Life is short, break the rules. Forgive quickly, kiss slowly. Love truly, laugh uncontrollably and never regret anything that makes you smile. - Samuel Longhorne Clemens (Mark Twain)

Tuesday, August 25, 2020

World War II Project - P107 (f)/U304 (f) 21st Pz Div Halftracks - Painting Con'ts

Painting really can't be described as anything but a process. Adding in oils and pigments really does lengthen the time it takes to complete the paint work. Its becoming increasingly clear that if I stay the course on this style of painting that I really need to be working on multiple models at once. Unlike acrylics which tend to dry in a matter of minutes (sometimes seconds) here, the oils I'm using take hours and I usually let them sit for at least 24 hours before continuing on to the next step. I'm a bit of an impatient painter to begin with so the waiting can be quite trying at times but patience is really the key to making these techniques work. On several occasions I have finished something like streaking and moved to fast to the next step and wiped out all the streaking effects that I have done.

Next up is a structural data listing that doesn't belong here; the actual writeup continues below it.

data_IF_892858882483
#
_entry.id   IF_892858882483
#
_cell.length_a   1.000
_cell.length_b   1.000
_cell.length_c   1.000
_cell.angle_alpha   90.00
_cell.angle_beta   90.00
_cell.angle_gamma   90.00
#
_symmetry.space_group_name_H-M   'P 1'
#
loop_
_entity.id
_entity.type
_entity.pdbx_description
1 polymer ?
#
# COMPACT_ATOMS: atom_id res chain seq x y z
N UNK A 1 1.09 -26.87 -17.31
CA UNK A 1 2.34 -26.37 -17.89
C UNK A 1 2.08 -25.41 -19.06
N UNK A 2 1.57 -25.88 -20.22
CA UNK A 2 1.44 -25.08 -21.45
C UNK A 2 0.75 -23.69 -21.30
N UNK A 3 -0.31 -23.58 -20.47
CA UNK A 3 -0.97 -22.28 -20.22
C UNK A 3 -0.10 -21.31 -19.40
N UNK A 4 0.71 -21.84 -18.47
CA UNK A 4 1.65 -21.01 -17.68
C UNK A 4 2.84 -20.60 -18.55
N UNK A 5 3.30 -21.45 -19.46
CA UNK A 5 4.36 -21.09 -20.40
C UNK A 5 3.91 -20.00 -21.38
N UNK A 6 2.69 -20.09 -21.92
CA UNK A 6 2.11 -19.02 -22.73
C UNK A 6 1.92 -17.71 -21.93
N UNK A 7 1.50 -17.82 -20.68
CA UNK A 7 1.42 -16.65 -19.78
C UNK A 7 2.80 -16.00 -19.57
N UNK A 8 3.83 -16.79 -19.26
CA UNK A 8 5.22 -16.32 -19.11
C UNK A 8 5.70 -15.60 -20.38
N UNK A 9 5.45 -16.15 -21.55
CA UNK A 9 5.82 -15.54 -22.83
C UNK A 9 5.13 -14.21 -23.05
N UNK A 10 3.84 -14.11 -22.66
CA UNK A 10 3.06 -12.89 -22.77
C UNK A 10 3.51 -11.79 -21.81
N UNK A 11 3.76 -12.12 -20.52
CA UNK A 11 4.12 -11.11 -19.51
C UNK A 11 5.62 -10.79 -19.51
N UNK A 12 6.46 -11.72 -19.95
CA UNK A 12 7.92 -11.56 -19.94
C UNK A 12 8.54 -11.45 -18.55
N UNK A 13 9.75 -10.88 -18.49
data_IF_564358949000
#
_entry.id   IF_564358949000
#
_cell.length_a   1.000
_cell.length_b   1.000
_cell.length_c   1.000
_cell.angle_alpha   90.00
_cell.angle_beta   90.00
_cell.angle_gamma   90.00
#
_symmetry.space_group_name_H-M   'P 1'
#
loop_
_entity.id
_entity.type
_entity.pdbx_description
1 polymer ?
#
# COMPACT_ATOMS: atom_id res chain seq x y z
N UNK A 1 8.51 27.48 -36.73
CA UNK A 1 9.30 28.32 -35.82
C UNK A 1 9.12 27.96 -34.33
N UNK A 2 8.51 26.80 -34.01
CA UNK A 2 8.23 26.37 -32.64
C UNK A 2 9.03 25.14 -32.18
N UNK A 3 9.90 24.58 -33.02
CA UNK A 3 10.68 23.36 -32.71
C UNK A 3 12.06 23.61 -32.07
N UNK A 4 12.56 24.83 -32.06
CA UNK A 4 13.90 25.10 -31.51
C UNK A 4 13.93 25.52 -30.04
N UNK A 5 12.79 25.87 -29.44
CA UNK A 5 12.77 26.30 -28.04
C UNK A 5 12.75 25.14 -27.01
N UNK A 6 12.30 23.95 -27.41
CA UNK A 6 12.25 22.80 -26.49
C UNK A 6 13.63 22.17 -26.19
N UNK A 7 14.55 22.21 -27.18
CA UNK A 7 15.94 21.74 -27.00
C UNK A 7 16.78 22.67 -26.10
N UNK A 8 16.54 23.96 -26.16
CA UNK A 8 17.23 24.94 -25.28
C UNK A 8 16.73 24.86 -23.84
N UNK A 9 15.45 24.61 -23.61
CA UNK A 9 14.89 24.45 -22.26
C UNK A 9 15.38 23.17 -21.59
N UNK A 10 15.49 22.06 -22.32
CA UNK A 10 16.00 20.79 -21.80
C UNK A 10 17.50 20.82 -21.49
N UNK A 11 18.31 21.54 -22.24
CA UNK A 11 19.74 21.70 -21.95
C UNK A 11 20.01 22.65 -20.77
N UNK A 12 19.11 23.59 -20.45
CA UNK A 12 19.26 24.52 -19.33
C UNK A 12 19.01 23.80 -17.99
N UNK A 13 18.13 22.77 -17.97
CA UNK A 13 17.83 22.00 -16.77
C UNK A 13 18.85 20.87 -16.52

You can substitute acrylics for oils for all of this, put its decidedly more difficult to pull off. With the oils I have minutes and even hours to work with the paint to get it right, with acrylics I better get it right the first time. I see that Ammo by Mig does make an acrylic thinner maybe I'll try experimenting with that.

In the meantime, I have finished the fading on the U304 (f)s. I used the Abteilung oil paints on two of them and Oilbrushers on the third. I like the Abteilung oils the only disadvantage I see is using tubes which always wastes paint. The Oilbrushers are just a bit easier to deal with in this regard since I can go straight from the bottle to the surface with the build in brush. Once the fading was finished though you can't tell the difference so which one you decide to use really comes down to personal choice. 

Fading in progress:
This is how it starts out, just a few streaks of paint.

Starting the blending, the key to be successful here is very little thinner on the brush.

Kind of messy yet, but I'll get it cleaned up.

A few days after I did the initial work I was able to, more or less, finish off this portion of the paint work. I did a fade on the mostly upper surfaces and I darkened the green in some other areas. What I really discovered is that, at least for me, that its best to keep you oil paint dabs very small and you don't need to use any thinner at all, or very, very small quantities. It didn't take much thinner to wipe away my work. Which means I might consider sealing these again after I do the chipping.

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